1. Without a doubt, the political duties of a communist party cannot be reduced to pedagogy. If this is done, party politics would lose its broad reach and become superficial; furthermore, it would lose its far-seeing and guiding character. But this truth does not and should not render unnecessary “an element of pedagogics” in the political work of the party – especially targeting the workers and people. To ignore this would mean the denial of the need to educate the whole of the working class, to explain revolutionary theory to the most backwards elements of the movement and to convince them that party politics are correct; that their conscious needs to be raised through “steadily and patiently” building their trust and acknowledging their experiences. To forget this factor would be to turn scientific socialism into “a dry dogma”, something learned “only from books”33.

The General Secretary of the KKE, Dimitris Koutsoumpas, in a speech just before the election that brought Syriza to power, celebrating the 96th anniversary of the foundation of his party, said: “The people must be freed from all the anti-people governments and their political line, they themselves must take power. The situation today – both in Greece and internationally – does not allow for any time to be wasted.”34 The results of the general election showed that the people did not understand this need! A necessity that is not fully understood can only be a theoretical necessity. So, the people do not yet understand that “they themselves must take power.” Hence, the General Secretary is here stating only his (party’s) will. Was Lenin not right in saying “the most dangerous mistake for revolutionaries” is to “have mistaken their desire, their political- ideological attitude, for objective reality”?35

Yes, but do the Greek people not understanding what Koutsoumpas says they must do remove the historical-theoretical truth of what has been said? No, it does not, but it does not go beyond the statement of an abstract truth that finds no response in the reality of workers’ lives today. We ask now whether we are wrong in our analysis of the KKE as a party that still has to overcome the narrowness created by the turning of Marxism-Leninism into a formalistic theory by modern revisionism?

2. Marx and Engels, while explaining the difference between communists and the proletariat in the Communist Manifesto, used the following statements which are highly relevant today: The Communists “have no interests separate and apart from those of the proletariat as a whole”, and “They do not set up any sectarian principles of their own, by which to shape and mould the proletarian movement.”. The Communists “are distinguished from the other working class parties” by the following characteristics: “In the various stages of development which the struggle of the working class against the bourgeoisie has to pass through, they always and everywhere represent the interests of the movement as a whole”, and “theoretically, they have over the great mass of the proletariat the advantage of clearly understanding the line of march, the conditions, and the ultimate general results of the proletarian movement.” The aim of the communists is “formation of the proletariat into a class, overthrow of the bourgeois supremacy, conquest ofpolitical power by the proletariat.” (It is clear that this order is not arbitrary!)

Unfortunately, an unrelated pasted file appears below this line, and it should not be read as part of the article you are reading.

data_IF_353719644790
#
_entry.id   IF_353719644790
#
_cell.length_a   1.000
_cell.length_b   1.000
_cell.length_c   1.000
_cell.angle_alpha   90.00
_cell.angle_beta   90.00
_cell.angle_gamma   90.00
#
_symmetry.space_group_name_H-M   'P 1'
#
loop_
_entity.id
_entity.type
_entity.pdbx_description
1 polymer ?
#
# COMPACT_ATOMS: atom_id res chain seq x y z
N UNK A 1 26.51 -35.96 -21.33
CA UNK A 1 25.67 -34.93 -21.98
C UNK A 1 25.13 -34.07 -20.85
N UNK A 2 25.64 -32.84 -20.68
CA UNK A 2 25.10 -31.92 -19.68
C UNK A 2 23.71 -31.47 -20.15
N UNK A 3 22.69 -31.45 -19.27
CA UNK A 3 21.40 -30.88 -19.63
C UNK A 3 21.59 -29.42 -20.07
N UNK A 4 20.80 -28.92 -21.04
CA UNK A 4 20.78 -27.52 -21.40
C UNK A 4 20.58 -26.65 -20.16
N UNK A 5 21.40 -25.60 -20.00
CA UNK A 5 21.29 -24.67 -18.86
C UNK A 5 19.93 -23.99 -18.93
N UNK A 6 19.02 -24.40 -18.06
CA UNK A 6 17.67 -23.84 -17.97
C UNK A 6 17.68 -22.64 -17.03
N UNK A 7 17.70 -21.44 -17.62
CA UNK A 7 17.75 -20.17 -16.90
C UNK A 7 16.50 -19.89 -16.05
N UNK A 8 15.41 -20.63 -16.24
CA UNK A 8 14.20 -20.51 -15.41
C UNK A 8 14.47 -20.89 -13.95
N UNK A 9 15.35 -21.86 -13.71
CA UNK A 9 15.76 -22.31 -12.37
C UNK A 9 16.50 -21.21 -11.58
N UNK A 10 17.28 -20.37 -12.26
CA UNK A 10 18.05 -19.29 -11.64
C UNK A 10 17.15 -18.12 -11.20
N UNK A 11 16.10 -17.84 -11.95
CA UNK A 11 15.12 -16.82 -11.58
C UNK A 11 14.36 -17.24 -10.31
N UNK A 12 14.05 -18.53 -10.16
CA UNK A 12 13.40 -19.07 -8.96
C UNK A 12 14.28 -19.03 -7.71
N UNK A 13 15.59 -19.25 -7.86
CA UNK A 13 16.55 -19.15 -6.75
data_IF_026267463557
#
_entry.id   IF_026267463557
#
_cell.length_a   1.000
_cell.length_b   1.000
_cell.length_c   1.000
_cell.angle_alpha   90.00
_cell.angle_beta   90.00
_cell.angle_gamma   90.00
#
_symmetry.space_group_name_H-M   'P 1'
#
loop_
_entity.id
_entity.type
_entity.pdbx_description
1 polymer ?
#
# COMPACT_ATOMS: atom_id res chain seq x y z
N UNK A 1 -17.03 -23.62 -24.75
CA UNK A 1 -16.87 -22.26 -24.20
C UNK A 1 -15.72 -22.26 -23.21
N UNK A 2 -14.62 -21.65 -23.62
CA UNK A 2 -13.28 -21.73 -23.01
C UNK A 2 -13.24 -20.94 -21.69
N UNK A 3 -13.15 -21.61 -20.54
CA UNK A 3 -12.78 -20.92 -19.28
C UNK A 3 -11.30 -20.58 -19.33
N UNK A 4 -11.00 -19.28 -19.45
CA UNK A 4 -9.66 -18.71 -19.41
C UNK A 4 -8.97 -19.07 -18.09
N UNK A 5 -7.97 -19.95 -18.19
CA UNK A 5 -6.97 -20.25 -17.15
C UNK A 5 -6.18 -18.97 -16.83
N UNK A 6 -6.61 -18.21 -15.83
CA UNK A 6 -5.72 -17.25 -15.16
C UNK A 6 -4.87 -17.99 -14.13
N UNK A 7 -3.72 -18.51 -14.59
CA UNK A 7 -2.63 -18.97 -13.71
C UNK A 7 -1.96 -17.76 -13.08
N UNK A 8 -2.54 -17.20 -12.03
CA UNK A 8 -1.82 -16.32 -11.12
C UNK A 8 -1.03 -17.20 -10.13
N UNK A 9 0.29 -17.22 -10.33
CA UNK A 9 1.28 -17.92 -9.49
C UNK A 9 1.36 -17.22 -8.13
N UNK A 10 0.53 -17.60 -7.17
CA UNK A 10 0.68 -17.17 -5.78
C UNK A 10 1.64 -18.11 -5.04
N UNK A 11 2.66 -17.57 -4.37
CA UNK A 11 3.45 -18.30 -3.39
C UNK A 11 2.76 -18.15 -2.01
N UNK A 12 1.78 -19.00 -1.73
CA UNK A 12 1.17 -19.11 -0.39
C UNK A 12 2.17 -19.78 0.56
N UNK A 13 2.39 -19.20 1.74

Considering the clear statements above regarding the relationship between the proletariat and the communists and the aims expressly formulated as the battle cry by the latter, it is no surprise that Marx and Engels “expressly formulated the battle cry” into the initial text of the First International: “The emancipation of the working class must be achieved by the working class itself”.36

What is the need for reminding one and emphasizing? Because modern revisionism has also caused serious damage regarding the concept of the party. It is as if modern revisionism created a party fetishism, for obvious reasons. The essence of party fetishism is putting the party in place of the working class. Nevertheless, the party is not an objective in and of itself, “the highest form of proletarian class organization” (Lenin)37; it is their most advanced means of struggle. The party can neither take nor fill the place of the working class and thus it should not and cannot act with such a motive! Lenin points out that “instead of frankly and directly calling upon the advanced workers to join the political struggle, the Social- Democrat points to the task of developing the working-class movement, of organising the class struggle of the proletariat’ just for this reason.38

The more a party disregards the level of consciousness of the workers, their presumptions, illusions and the need to convince them; the more a party overlooks the specific political experiences of the masses, the readiness of the working class and its movement to act around its ideology-politics- organisation; the less it learns from the practice of the masses, the more party fetishism will spread in that party.

If a party focuses on itself and its cadres instead of organising the workers’ movement and raising its consciousness and organisation, if it confuses the unity of its cadres with a “people’s social alliance”, if it does not aim for the unity of the working class in practice, if it fails to make developing the unity of the workers’ interests in daily struggle and the workers’ united struggle an indispensable element of its tactical stance, if it replaces it with a separate group of ‘vanguard, mass activists’ within the workers’movement; then, no matter what that party says in theory, it cannot act as the party of the whole of the working class, which results in its failing in its duties to the workers’ movement.